Are Android tablet makers igniting a price war?


Competition is good for consumers. In a bid to better compete with the Asus Eee Pad Transformer and Toshiba Thrive, Acer is cutting the price of its 10.1-inch Iconia Tab A500 to $395, reports DigiTimes. It still aims to achieve its goal of shipping 2.5 – 3 million tablets in 2011. But not if Asus has anything to say about it. The manufacturer plans to lower the price of its own 10.1-inch Eee Pad Transformer (which has a full keyboard dock) in response to a perceived threat by Acer. It’s estimated that other tablet makers may cut the price of their offerings to better compete.

This spur in competitive price cutting has already begun. The first Android tablet to hit the market, the Motorola Xoom, was $700 when it launched, but competitors like the BlackBerry PlayBook quickly refused to exceed the $499 base price of the iPad 2. That may not have been good enough, as Acer’s Iconia Tab debuted for $449 and Asus launched its Eee Pad Transformer for $399 (+ $149 if you want the keyboard). Most recently, the Toshiba Thrive hit shelves for $429. Keep in mind that only the Xoom was released before April and even it is now priced at $499. At this rate of decline, a dual-core tablet could cost $299 by this fall, though such a price seems quite low. It’s worth noting that though these tablets are getting cheaper, they all share largely the same dual-core Tegra 2, 1GB RAM specs. There isn’t currently a whole lot separating the pack.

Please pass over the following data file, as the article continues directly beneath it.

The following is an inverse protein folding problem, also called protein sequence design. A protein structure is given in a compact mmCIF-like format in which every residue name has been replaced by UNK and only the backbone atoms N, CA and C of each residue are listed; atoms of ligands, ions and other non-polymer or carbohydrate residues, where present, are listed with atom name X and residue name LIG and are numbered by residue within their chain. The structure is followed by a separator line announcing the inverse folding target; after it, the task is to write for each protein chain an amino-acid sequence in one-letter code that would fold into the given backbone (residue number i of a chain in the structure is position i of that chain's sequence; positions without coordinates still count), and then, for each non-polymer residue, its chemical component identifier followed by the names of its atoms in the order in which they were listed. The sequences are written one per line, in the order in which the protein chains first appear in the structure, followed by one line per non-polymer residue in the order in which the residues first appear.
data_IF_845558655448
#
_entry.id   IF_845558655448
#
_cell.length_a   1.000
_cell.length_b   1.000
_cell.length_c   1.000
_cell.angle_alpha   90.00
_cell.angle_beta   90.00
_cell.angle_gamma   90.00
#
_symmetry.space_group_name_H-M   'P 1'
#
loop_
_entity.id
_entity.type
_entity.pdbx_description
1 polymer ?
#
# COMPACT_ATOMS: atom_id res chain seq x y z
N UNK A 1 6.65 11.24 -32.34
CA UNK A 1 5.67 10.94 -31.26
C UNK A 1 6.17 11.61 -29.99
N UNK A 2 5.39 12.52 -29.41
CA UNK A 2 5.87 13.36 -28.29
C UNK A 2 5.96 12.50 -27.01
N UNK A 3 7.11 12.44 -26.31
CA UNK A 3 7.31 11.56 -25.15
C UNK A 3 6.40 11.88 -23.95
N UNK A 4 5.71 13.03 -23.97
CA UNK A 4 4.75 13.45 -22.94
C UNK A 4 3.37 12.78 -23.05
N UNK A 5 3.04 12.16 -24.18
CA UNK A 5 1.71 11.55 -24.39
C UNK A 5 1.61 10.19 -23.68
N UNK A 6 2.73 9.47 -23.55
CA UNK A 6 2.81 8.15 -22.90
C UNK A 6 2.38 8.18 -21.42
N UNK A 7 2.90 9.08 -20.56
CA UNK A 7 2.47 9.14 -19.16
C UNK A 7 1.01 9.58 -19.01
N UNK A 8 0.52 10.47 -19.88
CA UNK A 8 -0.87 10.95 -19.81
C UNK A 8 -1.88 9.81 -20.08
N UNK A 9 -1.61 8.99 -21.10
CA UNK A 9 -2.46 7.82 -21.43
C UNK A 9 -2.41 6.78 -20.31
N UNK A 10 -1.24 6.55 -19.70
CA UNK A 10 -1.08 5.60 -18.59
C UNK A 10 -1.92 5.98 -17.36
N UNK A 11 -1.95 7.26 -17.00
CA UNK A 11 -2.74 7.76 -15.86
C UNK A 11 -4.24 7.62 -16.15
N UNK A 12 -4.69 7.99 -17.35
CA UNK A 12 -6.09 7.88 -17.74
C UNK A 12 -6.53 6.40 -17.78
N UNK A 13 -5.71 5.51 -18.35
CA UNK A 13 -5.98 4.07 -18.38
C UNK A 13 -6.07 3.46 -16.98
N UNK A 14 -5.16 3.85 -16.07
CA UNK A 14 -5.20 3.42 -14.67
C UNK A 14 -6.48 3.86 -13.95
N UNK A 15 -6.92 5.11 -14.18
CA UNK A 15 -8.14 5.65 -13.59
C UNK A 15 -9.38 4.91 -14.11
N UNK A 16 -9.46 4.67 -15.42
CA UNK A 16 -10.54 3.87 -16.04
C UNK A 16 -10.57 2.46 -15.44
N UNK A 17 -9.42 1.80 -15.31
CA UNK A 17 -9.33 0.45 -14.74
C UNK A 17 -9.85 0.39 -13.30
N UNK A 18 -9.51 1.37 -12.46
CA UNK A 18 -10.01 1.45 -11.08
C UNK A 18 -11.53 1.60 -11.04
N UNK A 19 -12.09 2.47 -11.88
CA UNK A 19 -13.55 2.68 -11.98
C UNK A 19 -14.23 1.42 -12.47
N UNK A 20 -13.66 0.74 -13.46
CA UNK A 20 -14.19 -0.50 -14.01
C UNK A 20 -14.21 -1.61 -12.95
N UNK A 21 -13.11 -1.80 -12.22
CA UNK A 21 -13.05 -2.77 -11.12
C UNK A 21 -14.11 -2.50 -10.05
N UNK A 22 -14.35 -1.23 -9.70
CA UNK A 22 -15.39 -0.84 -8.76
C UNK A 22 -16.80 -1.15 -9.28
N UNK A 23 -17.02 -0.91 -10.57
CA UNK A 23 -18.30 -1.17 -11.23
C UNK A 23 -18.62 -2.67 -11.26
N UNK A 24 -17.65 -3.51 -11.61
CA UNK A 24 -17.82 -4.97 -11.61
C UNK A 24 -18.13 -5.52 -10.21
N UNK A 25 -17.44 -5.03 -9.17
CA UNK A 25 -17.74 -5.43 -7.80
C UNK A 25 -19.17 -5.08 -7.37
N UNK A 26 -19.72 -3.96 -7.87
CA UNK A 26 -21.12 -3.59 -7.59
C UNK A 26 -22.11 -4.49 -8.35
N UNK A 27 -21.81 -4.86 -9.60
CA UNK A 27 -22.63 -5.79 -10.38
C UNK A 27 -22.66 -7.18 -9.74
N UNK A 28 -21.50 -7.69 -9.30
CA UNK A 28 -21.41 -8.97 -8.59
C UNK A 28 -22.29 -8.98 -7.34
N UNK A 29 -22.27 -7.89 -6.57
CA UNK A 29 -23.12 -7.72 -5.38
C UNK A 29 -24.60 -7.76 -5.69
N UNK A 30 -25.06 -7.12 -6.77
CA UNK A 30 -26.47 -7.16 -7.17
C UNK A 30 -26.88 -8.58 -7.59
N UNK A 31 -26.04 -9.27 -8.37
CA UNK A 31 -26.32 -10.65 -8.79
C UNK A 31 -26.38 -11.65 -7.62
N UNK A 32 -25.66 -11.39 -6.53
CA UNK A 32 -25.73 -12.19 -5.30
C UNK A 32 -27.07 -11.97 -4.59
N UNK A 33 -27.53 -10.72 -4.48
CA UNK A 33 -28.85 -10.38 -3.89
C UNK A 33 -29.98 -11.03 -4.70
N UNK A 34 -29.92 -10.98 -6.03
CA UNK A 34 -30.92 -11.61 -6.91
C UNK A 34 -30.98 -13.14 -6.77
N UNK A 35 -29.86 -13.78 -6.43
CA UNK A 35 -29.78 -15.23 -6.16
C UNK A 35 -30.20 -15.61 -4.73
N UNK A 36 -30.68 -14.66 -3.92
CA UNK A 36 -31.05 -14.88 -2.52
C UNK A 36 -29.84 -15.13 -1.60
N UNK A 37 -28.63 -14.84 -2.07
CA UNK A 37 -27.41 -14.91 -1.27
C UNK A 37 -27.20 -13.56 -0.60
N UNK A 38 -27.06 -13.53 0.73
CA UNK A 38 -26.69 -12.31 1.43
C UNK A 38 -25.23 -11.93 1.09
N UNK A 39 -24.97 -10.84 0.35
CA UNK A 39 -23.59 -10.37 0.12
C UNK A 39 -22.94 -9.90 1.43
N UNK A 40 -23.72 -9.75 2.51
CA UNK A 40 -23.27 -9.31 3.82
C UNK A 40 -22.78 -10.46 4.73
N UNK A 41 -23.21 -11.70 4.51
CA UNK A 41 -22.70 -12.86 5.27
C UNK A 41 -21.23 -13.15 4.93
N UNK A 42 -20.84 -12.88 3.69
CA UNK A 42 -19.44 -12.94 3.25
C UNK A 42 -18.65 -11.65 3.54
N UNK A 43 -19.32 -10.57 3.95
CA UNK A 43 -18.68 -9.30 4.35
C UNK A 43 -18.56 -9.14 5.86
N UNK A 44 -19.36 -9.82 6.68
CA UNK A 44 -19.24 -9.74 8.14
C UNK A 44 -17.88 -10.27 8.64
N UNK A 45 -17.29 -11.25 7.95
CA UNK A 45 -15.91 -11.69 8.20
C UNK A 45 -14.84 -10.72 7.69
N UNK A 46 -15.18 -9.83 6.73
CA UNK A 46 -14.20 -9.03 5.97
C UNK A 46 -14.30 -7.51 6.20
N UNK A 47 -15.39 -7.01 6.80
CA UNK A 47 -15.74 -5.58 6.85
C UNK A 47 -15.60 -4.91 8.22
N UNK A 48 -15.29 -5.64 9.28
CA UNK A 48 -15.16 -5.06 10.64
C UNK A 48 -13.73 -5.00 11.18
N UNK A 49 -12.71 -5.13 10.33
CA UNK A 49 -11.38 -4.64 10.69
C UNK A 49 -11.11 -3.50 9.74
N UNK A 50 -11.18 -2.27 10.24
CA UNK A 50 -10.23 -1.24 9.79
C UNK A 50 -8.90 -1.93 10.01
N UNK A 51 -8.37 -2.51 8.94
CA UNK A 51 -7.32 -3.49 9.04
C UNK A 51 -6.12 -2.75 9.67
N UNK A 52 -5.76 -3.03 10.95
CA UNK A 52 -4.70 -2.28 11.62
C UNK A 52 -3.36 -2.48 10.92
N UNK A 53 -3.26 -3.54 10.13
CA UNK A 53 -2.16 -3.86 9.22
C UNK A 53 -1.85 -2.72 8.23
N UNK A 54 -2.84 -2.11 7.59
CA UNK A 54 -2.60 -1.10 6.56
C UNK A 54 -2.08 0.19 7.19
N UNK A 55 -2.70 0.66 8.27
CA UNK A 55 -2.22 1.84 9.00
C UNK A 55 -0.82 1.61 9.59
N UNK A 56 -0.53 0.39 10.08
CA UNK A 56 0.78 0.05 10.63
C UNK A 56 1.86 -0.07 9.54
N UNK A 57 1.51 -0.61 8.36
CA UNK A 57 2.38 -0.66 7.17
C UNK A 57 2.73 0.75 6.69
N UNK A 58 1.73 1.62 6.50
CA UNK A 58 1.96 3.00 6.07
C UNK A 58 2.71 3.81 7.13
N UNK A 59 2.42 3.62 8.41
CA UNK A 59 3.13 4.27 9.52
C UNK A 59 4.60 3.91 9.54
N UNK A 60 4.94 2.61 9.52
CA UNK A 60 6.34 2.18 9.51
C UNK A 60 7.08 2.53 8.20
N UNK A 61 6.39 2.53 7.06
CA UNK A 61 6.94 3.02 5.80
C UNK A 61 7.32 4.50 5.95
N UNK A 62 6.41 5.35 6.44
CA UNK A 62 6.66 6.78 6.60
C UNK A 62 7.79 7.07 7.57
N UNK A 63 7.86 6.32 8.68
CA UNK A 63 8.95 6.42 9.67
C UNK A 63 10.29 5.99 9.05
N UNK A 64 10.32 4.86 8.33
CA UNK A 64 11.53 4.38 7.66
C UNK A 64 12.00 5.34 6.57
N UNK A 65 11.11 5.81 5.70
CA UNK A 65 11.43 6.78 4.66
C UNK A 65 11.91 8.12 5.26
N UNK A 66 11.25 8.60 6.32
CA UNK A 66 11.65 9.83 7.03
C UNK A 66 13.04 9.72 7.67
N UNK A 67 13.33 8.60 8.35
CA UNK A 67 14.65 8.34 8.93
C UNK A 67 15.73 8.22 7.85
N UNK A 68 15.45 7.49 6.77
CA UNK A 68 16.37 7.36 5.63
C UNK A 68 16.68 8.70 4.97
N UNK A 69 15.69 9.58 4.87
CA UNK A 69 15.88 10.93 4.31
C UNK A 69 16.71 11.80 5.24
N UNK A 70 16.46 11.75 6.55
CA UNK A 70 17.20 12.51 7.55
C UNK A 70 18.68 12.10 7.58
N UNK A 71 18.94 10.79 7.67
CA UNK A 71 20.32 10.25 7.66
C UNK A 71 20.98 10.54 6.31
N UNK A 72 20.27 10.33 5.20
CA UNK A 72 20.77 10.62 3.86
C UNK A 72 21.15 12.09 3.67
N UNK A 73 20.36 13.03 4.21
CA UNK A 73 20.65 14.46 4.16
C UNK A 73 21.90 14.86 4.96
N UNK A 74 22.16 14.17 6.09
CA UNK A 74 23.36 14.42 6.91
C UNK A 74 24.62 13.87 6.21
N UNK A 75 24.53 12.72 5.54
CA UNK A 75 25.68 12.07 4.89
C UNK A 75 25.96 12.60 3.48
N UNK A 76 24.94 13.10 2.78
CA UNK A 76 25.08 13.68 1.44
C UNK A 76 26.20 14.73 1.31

For what it’s worth, we’re most excited about the Asus Eee Pad Transformer. Out of all the tablets, it is the only one with a working keyboard attachment, which is a huge benefit for those on the hunt for a netbook-like device. Acer may have some tricks up its sleeve though. A couple months back, we were able to check out the 7-inch Iconia Tab in person and walked away fairly impressed that such a small device could run Android Honeycomb so well.

Are you interested in an Android tablet? What price are you waiting for?